This page discusses the resolving power of the 12MP Nikon D3s to the 24MP D3x. With twice the pixel count, the D3x offers 1.4X the linear resolution, or does it?
Many factors contribute to actual detail as recorded in an image—
- Optical performance must be top-notch to realize the benefits of more pixels, so I used the Zeiss ZF 100mm f/2 Makro-Planar, my reference lens for this sort of comparison. It offers a flat field with consistent sharpness across the frame, corner to corner. Few lenses match it, and I know of none that better it.
- Focus must be exact. I shot more than one series. Very little variation was seen, but I chose the series that at f/2 showed the best results; the results are at f/5.6.
- The camera anti-aliasing (blur) filter reduces resolvable detail to reduce moiré. Sharpening can restore some of it, but not all of it.
- Exposure and contrast must be well matched.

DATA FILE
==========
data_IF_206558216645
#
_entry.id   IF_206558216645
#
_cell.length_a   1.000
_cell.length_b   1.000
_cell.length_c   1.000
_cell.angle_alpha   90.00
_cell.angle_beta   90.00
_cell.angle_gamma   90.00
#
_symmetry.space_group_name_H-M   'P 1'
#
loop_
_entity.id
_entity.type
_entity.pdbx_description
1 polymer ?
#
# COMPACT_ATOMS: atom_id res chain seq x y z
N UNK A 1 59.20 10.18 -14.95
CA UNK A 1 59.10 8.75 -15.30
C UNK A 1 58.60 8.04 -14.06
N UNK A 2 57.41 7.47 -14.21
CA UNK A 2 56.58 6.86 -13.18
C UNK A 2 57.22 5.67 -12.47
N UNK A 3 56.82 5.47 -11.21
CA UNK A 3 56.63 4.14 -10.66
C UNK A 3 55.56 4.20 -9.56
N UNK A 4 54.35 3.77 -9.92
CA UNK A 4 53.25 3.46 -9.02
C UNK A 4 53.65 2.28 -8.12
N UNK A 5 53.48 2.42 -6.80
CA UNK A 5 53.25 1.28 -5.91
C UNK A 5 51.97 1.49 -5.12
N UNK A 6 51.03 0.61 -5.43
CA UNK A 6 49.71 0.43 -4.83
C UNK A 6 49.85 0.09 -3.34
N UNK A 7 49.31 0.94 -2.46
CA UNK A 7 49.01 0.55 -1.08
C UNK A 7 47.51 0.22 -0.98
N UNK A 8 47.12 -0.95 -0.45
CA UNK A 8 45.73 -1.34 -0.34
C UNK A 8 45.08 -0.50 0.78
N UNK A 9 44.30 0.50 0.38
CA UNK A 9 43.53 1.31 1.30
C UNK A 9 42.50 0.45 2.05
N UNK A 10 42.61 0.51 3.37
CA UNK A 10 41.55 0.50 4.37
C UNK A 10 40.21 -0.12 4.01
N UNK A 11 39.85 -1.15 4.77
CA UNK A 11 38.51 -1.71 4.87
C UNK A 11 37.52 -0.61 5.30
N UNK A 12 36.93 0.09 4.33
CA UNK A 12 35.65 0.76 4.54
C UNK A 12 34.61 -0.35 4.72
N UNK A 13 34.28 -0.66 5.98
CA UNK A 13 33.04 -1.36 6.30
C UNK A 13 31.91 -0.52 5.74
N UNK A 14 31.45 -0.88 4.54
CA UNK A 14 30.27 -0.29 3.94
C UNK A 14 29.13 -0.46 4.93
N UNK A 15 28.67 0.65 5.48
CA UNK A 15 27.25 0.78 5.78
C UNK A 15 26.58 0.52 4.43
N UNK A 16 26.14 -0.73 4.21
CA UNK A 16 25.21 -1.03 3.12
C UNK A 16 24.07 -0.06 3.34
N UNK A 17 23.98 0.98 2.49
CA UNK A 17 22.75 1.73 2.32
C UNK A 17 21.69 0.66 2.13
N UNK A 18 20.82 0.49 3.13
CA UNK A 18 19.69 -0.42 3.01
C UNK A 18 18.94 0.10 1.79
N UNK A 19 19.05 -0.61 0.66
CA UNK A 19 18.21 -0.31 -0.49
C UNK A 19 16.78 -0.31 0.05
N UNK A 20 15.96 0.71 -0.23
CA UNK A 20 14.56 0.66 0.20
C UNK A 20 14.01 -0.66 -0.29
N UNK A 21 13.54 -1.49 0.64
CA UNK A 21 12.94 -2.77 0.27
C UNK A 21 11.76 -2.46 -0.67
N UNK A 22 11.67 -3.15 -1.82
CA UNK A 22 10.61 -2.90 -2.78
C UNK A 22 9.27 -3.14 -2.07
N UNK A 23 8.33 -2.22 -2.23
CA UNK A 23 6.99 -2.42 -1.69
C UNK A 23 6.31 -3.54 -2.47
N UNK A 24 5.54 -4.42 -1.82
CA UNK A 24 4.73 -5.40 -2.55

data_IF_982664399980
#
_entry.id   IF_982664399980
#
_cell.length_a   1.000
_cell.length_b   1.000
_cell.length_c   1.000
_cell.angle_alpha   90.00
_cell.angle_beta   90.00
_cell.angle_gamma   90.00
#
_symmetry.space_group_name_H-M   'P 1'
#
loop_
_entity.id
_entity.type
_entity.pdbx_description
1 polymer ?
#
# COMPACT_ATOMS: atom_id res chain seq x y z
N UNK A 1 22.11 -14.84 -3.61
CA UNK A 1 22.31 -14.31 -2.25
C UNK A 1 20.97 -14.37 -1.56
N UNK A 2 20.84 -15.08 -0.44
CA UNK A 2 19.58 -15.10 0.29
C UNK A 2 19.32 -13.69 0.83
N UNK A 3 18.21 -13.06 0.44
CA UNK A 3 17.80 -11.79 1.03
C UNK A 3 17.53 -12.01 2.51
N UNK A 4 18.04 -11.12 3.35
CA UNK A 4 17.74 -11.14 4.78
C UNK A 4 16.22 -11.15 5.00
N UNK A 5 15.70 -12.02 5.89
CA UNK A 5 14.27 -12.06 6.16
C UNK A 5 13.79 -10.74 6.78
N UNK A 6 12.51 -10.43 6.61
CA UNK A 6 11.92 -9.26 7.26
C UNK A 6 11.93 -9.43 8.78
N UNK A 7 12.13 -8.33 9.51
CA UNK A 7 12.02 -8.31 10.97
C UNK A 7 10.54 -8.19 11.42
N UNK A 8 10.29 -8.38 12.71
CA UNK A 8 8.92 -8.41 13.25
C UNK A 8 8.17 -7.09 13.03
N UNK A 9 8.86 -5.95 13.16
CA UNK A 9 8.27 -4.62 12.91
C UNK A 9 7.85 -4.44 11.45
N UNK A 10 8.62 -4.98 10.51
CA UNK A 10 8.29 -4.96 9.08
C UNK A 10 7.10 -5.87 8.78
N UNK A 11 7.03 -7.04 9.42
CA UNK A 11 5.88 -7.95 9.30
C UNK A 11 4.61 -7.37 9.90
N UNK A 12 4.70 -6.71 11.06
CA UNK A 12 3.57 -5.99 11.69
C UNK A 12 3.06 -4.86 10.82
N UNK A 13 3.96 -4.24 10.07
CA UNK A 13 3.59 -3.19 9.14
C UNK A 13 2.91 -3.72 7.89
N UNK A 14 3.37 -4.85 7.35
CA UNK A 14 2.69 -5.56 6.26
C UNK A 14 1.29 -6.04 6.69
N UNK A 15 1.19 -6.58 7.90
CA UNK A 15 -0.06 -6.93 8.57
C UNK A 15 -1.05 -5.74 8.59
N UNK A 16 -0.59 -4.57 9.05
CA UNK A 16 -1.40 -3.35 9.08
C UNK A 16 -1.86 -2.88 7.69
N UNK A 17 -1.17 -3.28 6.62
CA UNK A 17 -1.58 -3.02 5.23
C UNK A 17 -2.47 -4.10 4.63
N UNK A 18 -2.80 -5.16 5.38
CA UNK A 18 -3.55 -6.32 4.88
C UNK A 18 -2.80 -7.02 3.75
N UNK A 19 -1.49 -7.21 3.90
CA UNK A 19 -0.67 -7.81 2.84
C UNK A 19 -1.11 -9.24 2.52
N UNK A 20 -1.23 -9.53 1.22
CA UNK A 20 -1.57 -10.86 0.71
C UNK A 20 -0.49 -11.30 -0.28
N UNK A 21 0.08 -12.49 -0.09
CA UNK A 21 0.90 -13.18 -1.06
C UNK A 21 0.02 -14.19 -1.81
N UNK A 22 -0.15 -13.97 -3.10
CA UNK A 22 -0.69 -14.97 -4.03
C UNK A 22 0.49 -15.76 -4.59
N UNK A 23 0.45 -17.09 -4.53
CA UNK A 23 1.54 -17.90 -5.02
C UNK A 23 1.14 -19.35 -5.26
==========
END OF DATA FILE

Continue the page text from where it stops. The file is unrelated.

- Resolution is actually of little meaning without specifying contrast (MTF). Since lenses drop in contrast at higher frequencies (resolutions), the actual and perceived detail can be lens limited. Though sharpening during and after RAW-file processing can enhance contrast to show latent detail, it’s not a panacea.
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Since 2006, Diglloyd Advanced Photography is the authoritative review and reference for DSLRs and their lenses: Canon and Nikon primarily, but also Pentax and some medium format. Reviews of key DSLRs are included, but the primary focus is on lens performance. Also included is a wealth of technique and workflow approaches.
DAP includes thousands of pages of exclusive coverage and high resolution Retina-grade examples detailing Canon and Nikon DSLR bodies and their lenses, with in-depth analysis of sharpness and contrast, color, bokeh, vignetting, distortion, MTF, and flare, behavioral and practical usage.